Court Grants Access to Individual Plaintiff’s Work and Home Computers; Plaintiff Had Continued Deleting Potentially Relevant Emails for Years After Commencing Litigation

Ball v. Versar, Inc., 2005 WL 4881102 (S.D. Ind. Sept. 23, 2005)

This case involved the remediation of a “Superfund” hazardous waste site in Indiana. Plaintiffs Roy Ball and Norman Bernstein (the “trustees”) were trustees for the fund formed by the hazardous waste generators to clean up the site under agreement with the relevant governmental agencies. The trustees sued Versar, Inc. for breach of its contract to perform remediation services at the site. In this motion, the defendant sought production of email and other documents it contended the trustees were improperly withholding, access to plaintiff Roy Ball’s personal and employer-owned computers, and sanctions for plaintiffs’ failure to produce or retain discoverable electronic evidence.

The trustees acknowledged that Ball had not produced the emails requested by Versar, but argued that sanctions should be denied because: (1) they had acted in good faith; (2) the production of email by plaintiff Bernstein satisfied their burden, and (3) remarkably, that Ball was never advised to retain his e-mails. The trustees pointed out that Bernstein had retained and produced all emails he sent or received, which they theorized included all discoverable e-mails to and from Ball.

The court rejected plaintiffs’ arguments. It found that the trustees failed to retain and produce Ball’s emails as required by the rules of discovery. Although it was possible that the duty to preserve was triggered earlier, both sides agreed that the duty existed at least by April 2001, when the trustees filed the instant action. Despite being a plaintiff to such litigation, Ball continued to delete potentially relevant email until counsel finally advised him to retain such emails sometime in September 2004. The court noted that the trustees had articulated no justification, much less substantial justification, for why this advice came so late.

In addition, the court found that the trustees’ reliance on Bernstein’s production fell short of fulfilling their discovery obligations under Rule 26. It noted that the trustees could not confirm with appropriate certainty that Ball did in fact copy Bernstein with all of his discoverable email and that Bernstein retained those messages. Further, like Ball, Bernstein was not aware of his obligation to retain relevant email until sometime in 2004. Finally, the court found that counsel’s failure to advise Ball to retain his email did not exonerate the plaintiffs for the discovery violation.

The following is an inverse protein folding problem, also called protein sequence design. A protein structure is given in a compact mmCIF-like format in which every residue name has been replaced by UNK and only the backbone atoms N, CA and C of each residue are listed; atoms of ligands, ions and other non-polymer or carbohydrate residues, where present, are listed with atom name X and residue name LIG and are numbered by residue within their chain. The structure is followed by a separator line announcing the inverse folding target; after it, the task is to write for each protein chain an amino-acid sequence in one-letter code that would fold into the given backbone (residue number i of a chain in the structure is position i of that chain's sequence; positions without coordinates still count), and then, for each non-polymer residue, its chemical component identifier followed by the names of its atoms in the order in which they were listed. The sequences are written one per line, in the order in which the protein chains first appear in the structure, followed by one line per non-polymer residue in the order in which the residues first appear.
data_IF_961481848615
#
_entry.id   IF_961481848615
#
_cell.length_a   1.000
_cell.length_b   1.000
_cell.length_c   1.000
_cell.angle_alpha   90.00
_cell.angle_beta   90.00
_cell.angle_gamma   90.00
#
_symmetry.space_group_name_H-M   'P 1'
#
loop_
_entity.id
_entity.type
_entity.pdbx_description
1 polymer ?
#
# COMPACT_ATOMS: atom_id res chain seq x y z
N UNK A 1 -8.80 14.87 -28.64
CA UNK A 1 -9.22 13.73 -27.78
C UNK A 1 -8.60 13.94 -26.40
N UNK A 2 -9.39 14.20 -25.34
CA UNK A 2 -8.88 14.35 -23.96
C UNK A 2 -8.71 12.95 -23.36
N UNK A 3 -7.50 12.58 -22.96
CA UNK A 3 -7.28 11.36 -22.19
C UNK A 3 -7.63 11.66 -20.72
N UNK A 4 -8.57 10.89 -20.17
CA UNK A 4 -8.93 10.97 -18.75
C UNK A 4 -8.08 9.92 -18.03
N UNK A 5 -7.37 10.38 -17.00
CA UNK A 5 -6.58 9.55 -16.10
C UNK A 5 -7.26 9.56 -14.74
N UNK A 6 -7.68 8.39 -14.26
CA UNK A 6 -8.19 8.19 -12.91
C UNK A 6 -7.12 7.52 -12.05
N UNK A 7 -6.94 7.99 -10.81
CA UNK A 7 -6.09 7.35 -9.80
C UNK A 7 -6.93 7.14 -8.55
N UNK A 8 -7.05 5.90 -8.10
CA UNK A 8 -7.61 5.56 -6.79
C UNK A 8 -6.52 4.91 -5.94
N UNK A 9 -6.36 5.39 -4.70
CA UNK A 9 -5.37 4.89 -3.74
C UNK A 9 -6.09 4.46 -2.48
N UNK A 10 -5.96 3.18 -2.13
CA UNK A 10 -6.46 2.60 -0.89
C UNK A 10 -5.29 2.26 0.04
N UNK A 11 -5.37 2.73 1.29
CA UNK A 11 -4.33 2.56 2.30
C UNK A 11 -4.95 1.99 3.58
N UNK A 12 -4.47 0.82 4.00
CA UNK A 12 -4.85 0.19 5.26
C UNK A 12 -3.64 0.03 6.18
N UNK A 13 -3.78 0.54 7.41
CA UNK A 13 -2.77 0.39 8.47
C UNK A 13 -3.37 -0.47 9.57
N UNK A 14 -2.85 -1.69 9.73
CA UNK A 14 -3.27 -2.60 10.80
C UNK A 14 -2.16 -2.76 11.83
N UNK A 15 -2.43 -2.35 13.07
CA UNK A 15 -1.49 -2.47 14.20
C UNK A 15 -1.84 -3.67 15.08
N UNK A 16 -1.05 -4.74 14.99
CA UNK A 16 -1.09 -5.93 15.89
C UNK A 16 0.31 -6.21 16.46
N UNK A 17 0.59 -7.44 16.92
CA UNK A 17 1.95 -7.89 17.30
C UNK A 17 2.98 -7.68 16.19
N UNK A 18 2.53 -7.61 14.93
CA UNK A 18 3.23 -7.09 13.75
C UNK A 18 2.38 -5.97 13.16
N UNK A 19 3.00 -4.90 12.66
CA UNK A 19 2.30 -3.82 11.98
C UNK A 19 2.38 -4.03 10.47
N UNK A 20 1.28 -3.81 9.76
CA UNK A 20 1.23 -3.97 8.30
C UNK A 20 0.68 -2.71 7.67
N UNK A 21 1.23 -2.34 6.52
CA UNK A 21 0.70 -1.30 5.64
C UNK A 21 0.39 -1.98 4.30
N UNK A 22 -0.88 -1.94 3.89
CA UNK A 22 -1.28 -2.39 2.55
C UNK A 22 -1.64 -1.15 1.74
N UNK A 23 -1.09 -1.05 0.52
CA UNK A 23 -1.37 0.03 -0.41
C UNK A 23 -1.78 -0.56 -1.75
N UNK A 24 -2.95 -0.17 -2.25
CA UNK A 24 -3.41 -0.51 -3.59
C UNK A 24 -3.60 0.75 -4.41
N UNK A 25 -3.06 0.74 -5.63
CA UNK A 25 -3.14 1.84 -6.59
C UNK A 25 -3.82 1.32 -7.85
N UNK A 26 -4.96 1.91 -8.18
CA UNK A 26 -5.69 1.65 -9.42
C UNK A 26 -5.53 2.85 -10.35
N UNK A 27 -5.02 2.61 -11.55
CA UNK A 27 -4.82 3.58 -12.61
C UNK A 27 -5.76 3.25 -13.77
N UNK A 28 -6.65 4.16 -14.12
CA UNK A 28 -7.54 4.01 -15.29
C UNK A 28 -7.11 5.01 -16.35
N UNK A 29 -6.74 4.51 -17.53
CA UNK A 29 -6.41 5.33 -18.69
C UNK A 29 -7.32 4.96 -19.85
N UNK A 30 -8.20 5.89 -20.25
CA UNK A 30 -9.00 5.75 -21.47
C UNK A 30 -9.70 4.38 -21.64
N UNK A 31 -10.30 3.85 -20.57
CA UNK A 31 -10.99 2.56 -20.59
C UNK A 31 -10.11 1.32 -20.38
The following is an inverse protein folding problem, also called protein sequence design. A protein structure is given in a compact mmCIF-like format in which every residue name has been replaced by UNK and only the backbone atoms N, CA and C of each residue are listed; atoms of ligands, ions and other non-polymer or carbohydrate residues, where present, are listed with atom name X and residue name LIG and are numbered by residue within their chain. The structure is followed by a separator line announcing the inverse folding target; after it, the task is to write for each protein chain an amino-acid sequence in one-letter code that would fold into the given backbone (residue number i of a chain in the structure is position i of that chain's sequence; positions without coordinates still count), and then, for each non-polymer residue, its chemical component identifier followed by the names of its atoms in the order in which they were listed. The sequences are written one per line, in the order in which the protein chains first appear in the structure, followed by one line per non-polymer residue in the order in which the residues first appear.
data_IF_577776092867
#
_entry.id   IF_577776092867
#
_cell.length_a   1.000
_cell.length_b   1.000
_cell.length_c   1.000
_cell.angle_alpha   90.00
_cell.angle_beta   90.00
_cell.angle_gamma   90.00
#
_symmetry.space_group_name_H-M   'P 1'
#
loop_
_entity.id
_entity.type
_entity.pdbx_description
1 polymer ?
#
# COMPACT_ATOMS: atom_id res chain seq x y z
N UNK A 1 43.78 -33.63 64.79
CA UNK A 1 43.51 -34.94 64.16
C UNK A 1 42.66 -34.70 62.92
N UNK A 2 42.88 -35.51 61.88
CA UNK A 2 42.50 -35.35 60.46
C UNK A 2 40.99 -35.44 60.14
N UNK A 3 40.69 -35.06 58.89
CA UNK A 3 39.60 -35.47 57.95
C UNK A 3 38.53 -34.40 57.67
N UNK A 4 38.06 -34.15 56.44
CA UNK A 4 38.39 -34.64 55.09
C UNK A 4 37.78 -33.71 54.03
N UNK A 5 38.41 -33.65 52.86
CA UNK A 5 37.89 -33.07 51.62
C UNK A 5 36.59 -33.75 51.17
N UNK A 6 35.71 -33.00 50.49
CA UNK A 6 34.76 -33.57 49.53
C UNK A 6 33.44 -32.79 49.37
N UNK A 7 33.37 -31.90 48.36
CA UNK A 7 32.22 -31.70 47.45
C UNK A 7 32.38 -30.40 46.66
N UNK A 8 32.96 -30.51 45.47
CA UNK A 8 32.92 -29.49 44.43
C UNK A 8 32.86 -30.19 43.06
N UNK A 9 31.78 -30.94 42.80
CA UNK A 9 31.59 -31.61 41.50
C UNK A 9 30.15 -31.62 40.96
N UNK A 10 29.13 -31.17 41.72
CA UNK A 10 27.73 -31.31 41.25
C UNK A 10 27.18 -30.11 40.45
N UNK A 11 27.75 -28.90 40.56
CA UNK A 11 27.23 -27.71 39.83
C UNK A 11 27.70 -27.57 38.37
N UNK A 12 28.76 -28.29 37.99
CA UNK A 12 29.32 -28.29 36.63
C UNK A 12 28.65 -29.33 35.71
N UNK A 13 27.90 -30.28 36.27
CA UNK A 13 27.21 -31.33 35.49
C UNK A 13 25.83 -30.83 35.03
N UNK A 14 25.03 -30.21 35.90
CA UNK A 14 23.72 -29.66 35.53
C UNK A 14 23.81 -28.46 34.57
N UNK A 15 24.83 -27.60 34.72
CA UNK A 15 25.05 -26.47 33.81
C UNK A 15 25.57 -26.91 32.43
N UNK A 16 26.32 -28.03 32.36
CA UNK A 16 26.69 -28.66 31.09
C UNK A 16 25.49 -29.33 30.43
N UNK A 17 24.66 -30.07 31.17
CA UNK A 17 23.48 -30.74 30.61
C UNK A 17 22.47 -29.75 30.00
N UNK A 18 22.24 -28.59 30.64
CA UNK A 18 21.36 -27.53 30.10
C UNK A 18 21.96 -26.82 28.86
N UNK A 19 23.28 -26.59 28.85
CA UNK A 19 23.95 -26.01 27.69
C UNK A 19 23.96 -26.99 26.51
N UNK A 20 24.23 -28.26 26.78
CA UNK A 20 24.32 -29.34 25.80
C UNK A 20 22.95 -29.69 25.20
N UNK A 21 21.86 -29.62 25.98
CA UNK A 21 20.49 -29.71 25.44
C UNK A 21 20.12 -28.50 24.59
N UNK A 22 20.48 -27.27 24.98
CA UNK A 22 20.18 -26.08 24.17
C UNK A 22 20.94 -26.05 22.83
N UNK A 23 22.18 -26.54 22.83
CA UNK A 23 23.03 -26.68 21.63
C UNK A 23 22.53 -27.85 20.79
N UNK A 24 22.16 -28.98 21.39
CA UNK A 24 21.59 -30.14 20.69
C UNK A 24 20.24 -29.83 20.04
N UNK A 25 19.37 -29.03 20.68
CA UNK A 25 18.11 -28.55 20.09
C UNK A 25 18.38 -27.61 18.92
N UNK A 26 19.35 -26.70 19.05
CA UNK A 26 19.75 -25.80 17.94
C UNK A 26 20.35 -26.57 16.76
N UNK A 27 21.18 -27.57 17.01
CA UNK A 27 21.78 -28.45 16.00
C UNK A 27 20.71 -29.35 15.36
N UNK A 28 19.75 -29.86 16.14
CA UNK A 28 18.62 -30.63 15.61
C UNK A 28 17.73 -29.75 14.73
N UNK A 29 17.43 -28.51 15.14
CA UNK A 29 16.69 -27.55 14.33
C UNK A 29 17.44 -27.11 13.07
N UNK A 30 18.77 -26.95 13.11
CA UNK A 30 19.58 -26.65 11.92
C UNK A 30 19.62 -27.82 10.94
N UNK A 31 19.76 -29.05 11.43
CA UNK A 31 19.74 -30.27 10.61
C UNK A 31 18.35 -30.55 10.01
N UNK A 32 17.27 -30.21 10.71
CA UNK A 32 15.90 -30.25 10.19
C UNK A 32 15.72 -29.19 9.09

Thus, the court granted Versar’s motion to compel production of information pertaining to Ball’s work and home computers, ordering: “The Trustees shall provide Versar access to all work and home computer systems known to have been used by Ball from 1996 to September 2004 for inspection and analysis by Versar’s technical consultant within thirty days of this order.”

The court went on to conclude that the trustees and/or their counsel were at fault for failing to produce discoverable information requested by Versar, noting that the discovery dispute had “spilled three years past the time Versar initially served its requests.” It acknowledged that there was insufficient information to determine whether discoverable and potentially relevant information had been irretrievably destroyed, and that Bernstein “did preserve and produce a wealth of e-mails.” It further noted that there was no evidence of bad faith, nor had Versar demonstrated “any realized prejudice to its overall ability to defend itself at trial.” Thus, the court concluded that sanctions of dismissal, exclusion of evidence, or an adverse inference instruction were too severe.

It concluded that a monetary sanction representing attorneys’ fees and expenses in bringing the motion may be appropriate, since Versar had been prejudiced to some extent by the discovery failings: “At the very least, it has conducted depositions without the benefit of these documents. At worst, relevant information has been potentially lost. Moreover, it is particularly troubling that this discovery shortfall is in direct contravention of the Court’s June 2004 order.” It ordered the parties to meet and confer to reach agreement on the fees, and report back to the court.

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